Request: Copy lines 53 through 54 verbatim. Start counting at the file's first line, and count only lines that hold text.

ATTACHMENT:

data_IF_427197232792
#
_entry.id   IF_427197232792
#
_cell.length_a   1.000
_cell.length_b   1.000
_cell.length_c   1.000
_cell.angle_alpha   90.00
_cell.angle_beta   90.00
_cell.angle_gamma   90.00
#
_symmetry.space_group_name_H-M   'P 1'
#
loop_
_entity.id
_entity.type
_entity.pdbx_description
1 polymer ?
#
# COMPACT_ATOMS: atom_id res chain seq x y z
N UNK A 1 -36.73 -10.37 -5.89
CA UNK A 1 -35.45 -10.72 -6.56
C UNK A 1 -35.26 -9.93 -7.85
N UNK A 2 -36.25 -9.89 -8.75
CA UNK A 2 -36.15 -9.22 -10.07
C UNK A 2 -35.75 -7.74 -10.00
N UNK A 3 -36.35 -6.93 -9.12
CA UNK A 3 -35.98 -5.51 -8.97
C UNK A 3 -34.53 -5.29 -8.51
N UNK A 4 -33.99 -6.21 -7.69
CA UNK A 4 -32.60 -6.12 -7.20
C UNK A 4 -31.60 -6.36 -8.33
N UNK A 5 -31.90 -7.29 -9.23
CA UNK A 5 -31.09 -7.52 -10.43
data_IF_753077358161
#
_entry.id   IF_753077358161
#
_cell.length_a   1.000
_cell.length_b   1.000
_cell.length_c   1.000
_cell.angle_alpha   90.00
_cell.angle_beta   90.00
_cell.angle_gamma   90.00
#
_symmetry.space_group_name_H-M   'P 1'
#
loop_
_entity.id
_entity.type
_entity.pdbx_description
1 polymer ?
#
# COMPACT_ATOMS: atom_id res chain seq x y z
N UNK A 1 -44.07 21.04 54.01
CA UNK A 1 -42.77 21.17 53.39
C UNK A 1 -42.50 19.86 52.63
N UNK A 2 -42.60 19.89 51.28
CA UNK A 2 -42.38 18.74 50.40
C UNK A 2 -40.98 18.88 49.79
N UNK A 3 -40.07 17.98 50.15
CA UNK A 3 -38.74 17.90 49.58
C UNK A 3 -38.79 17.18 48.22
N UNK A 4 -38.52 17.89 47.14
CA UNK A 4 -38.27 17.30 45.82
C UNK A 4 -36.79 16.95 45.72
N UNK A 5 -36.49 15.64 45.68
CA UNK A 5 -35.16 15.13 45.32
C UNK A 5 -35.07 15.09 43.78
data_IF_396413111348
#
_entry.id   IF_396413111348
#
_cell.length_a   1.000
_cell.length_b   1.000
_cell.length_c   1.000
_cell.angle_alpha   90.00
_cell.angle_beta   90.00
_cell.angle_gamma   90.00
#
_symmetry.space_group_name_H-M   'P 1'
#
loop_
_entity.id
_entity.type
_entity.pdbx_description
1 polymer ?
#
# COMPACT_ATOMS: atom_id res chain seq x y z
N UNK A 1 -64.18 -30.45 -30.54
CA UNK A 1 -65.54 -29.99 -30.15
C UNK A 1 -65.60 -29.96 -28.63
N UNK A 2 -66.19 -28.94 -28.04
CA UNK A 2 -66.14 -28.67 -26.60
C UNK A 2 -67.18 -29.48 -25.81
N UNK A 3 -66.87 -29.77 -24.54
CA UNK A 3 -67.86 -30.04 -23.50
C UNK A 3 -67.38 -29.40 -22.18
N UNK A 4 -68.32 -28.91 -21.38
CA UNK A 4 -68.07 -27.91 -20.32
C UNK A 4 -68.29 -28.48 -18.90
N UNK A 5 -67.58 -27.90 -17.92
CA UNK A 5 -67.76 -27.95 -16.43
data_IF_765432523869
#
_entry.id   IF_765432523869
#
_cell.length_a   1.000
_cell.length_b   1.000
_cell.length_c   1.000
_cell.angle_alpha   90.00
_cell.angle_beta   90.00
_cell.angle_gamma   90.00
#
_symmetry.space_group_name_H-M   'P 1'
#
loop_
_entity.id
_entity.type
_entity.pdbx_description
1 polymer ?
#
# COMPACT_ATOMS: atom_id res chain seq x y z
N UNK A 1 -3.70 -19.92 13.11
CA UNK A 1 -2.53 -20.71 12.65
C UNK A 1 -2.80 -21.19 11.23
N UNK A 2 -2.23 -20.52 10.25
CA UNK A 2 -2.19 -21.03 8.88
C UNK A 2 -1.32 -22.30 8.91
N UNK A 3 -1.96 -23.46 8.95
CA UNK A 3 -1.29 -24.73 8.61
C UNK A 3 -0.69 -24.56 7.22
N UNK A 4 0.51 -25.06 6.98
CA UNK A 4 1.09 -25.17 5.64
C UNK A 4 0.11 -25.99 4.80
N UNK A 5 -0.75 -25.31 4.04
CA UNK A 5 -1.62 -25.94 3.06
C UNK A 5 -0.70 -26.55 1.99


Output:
#
# COMPACT_ATOMS: atom_id res chain seq x y z